Most of the time our “Hot off the press, ERISA News” will be about cases from the 11th Circuit and 5thCircuit Courts of Appeals jurisdictions. However, every now and then a case from another jurisdiction will be mentioned because of its critical importance to our clients. The Day case is such a case.

Facts of the case

This case pertained to whether Sedgwick, as the claims administrator for the AT&T Disability Income Plan, could reduce the long term disability (LTD) benefit by the amount of an accrued pension benefit that had been rolled into an Individual Retirement Account (IRA) account at the time of Day’s termination of employment. Day could not access the funds from the IRA without substantial tax penalties for early withdraw. The check for the rollover was not actually made out to Day but rather to the trustee for his IRA. The LTD plan provided that if you are eligible and apply for AT&T pension benefits, the LTD benefit would be reduced by the amount of the pension benefit. On the other hand if you are eligible, but you fail to apply for the benefit, this would not cause a reduction of the LTD benefit. The reduction of the LTD only occurred when the person was actually paid the pension benefits.


Day argued that he never received or was actually paid the pension benefit because the money was tied up in his IRA subject to penalties and taxes for early withdraw. He was not using the money.

Sedgwick in response said that he did receive the pension benefits because “the economic reality is that the proceeds were under the full dominion and control of Mr. Day, to be invested as Mr. Day saw fit, and to be paid out to Mr. Day at times and in amounts that is determined by Mr. Day in his sole discretion and utterly unfettered by any of the rules or the requirements of the pension plan from which they had come”.

Mr. Day argued that Blankenship v. Liberty Life Assurance Company of Boston, 486 F.3d 620, 624-25 (9th Cir. 2007) supported his position that a rollover from the pension plan into an IRA meant that he did not actually receive the funds.

Sedgwick countered that the Blankenship case was a case in which de novo review was applicable and in this case the plan conferred full discretion to Sedgwick to interpret the plan and apply its provisions before making a decision.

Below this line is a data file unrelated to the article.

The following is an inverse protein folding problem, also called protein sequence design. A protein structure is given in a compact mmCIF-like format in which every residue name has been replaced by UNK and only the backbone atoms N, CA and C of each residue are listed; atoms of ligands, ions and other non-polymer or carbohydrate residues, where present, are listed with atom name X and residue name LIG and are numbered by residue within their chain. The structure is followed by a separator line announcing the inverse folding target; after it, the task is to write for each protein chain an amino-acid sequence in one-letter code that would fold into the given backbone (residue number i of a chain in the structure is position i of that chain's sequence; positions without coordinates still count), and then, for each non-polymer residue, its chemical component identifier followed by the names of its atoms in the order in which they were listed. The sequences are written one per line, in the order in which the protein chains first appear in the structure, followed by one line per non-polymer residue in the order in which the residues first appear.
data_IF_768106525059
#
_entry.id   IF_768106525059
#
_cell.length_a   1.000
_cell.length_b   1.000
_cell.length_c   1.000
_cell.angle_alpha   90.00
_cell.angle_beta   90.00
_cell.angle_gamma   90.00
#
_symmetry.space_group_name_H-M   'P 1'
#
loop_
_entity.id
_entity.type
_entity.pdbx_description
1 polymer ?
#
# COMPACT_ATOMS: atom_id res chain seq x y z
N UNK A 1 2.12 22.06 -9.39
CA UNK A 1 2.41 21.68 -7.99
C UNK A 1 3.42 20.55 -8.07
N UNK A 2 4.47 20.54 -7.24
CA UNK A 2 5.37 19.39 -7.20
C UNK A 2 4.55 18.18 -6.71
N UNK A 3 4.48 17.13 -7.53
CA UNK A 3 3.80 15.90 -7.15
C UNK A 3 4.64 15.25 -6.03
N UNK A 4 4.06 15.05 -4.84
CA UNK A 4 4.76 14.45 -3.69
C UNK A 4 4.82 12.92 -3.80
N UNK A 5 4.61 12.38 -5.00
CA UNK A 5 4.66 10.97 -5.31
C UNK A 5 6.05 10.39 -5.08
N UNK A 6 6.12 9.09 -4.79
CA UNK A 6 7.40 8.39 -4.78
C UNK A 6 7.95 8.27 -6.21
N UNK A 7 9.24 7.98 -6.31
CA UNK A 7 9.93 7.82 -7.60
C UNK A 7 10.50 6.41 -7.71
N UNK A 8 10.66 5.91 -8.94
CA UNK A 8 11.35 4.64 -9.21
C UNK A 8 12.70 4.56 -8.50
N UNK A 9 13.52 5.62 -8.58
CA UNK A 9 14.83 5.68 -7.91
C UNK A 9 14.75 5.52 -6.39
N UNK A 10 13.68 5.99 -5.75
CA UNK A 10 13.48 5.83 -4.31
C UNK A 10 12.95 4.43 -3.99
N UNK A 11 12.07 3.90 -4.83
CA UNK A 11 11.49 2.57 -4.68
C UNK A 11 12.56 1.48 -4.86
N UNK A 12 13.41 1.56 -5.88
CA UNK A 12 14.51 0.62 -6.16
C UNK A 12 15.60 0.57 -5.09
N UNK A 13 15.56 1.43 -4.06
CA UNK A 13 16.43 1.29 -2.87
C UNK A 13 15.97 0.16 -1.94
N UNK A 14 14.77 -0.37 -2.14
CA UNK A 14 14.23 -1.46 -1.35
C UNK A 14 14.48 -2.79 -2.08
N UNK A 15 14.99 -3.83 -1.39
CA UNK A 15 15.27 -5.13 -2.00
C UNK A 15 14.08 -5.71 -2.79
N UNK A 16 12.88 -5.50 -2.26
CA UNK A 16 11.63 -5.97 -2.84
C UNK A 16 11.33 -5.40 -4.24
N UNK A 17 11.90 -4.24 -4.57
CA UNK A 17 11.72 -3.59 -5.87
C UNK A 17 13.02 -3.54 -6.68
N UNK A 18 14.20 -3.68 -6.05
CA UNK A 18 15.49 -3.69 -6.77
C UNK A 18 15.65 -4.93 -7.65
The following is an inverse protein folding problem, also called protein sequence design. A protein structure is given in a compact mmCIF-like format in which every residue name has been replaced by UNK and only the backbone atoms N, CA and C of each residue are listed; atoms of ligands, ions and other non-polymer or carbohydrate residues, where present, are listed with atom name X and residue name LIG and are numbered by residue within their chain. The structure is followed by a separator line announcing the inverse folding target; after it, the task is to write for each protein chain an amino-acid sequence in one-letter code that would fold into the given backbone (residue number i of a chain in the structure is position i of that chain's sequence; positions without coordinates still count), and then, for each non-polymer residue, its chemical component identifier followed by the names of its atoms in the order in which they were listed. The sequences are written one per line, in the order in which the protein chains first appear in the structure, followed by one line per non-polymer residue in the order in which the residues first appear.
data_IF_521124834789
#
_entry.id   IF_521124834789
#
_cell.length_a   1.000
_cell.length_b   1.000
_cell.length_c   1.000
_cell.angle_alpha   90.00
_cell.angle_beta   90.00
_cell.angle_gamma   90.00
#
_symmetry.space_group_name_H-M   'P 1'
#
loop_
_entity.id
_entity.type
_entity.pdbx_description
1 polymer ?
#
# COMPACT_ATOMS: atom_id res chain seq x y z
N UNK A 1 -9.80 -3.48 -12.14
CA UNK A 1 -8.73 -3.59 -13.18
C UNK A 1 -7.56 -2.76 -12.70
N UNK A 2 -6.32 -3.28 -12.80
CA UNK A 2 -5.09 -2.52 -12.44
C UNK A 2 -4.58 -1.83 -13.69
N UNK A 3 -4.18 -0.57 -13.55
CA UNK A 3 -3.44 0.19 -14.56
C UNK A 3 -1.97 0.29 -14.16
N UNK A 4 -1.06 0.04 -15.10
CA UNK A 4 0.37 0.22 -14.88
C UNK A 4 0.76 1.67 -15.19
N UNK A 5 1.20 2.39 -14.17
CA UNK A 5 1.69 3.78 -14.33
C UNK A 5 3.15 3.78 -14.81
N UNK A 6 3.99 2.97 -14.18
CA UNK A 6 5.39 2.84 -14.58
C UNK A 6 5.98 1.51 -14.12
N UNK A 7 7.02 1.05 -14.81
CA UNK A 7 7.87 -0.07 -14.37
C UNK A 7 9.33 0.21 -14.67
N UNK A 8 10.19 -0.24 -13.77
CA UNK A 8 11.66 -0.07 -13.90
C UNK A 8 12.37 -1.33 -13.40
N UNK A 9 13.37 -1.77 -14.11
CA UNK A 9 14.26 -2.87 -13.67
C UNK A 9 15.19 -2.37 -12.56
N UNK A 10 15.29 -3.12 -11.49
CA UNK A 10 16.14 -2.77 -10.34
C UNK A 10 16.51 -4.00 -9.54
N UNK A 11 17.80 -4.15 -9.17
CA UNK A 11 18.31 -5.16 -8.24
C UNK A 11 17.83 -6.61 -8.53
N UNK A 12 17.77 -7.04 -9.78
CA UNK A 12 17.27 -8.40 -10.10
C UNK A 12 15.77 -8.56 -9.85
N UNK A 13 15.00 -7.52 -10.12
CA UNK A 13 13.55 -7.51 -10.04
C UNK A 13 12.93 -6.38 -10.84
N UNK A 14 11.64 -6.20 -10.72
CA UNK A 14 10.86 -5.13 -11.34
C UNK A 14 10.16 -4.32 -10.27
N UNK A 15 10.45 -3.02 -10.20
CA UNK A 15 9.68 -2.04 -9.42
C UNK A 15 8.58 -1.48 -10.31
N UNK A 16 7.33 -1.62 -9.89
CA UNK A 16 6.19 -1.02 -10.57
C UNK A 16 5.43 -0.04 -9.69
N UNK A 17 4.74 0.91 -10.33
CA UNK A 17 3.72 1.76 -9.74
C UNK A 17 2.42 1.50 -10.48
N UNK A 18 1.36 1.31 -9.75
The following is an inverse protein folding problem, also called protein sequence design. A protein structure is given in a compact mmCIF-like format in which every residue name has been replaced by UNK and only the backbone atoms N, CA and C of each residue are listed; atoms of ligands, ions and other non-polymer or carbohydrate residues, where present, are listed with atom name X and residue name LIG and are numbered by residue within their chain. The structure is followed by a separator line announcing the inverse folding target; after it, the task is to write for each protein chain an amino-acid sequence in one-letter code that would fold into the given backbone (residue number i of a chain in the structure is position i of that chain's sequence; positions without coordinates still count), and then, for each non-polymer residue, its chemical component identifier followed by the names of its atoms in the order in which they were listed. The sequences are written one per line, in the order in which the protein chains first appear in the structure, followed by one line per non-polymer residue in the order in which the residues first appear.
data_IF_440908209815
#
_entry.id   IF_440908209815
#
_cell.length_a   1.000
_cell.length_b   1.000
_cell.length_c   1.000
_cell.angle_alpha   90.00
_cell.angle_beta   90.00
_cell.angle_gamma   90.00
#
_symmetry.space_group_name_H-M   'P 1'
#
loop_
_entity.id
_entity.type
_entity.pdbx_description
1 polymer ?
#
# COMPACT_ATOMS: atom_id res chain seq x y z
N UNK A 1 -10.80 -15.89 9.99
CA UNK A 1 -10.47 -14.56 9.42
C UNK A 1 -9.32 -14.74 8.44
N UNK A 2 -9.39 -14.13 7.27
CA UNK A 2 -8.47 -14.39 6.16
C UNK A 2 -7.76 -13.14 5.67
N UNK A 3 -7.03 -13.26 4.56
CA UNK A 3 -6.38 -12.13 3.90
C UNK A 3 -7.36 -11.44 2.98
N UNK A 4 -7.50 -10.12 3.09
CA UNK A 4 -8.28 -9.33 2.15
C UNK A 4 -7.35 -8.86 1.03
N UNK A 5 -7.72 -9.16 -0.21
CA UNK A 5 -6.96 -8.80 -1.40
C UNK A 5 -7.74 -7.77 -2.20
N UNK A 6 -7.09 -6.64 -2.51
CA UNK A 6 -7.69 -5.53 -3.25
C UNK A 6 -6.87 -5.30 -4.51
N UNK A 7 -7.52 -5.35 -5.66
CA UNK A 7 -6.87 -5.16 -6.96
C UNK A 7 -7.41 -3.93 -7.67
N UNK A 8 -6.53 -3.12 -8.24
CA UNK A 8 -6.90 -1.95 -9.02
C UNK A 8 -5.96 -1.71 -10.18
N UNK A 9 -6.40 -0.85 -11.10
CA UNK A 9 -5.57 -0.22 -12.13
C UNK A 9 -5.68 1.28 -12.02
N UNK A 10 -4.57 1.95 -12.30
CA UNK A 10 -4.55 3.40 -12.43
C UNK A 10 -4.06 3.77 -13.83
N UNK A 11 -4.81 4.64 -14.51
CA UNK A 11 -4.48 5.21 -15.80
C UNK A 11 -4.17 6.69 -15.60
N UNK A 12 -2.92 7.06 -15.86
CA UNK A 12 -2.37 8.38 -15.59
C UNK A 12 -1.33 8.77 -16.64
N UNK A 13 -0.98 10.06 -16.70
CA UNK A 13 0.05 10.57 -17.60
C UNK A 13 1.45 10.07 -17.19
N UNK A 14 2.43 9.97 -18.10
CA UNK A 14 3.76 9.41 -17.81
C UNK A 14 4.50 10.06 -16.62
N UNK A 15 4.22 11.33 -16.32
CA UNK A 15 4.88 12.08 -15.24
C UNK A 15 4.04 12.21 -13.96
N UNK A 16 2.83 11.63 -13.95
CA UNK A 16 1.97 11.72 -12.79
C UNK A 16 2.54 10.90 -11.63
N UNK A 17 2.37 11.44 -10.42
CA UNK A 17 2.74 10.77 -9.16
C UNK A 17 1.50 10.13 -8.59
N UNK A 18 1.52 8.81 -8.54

Day also argued that Sedgwick was conflicted because it conferred with AT&T about this matter. Sedgwick countered that this was not enough to show a conflict.


The district court ruled that Sedgwick was reasonable in finding that Day had in fact received or taken possession and control of the pension benefit by rolling it into his IRA. Therefore Sedgwick’s reduction of the LTD benefit was warranted. The reason why the court arrived at this conclusion however was based entirely on the fact that the plan conferred full discretion on Sedgwick which was not the case in Blankenship. The court found that under the deferential abuse of discretion standard of review, the decision would not be disturb if reasonable. Any ambiguous plan provisions would not be construed against the plan, when the plan grants the administrator to construe its terms. Thus Day lost this case.

Lessons for our clients:

First of all, DO NOT roll over any monies from a retirement account or pension account into a individual retirement account without obtaining sound advice from an attorney experienced in ERISA. Additionally it is a good idea to get the plan to commit to an interpretation as to whether such benefits will be offset against other benefits such as long term disability benefits. In this instance Mr. Day’s long term disability benefit was dramatically reduced by the amount of his IRA he was not using to live on. As a result, Mr. Day was forced to either live on much less or invade his IRA thus incurring substantial penalties and taxes. This was really unfair to Mr. Day but seeking advice in advance and obtaining an interpretation from the plan in advance would have helped here.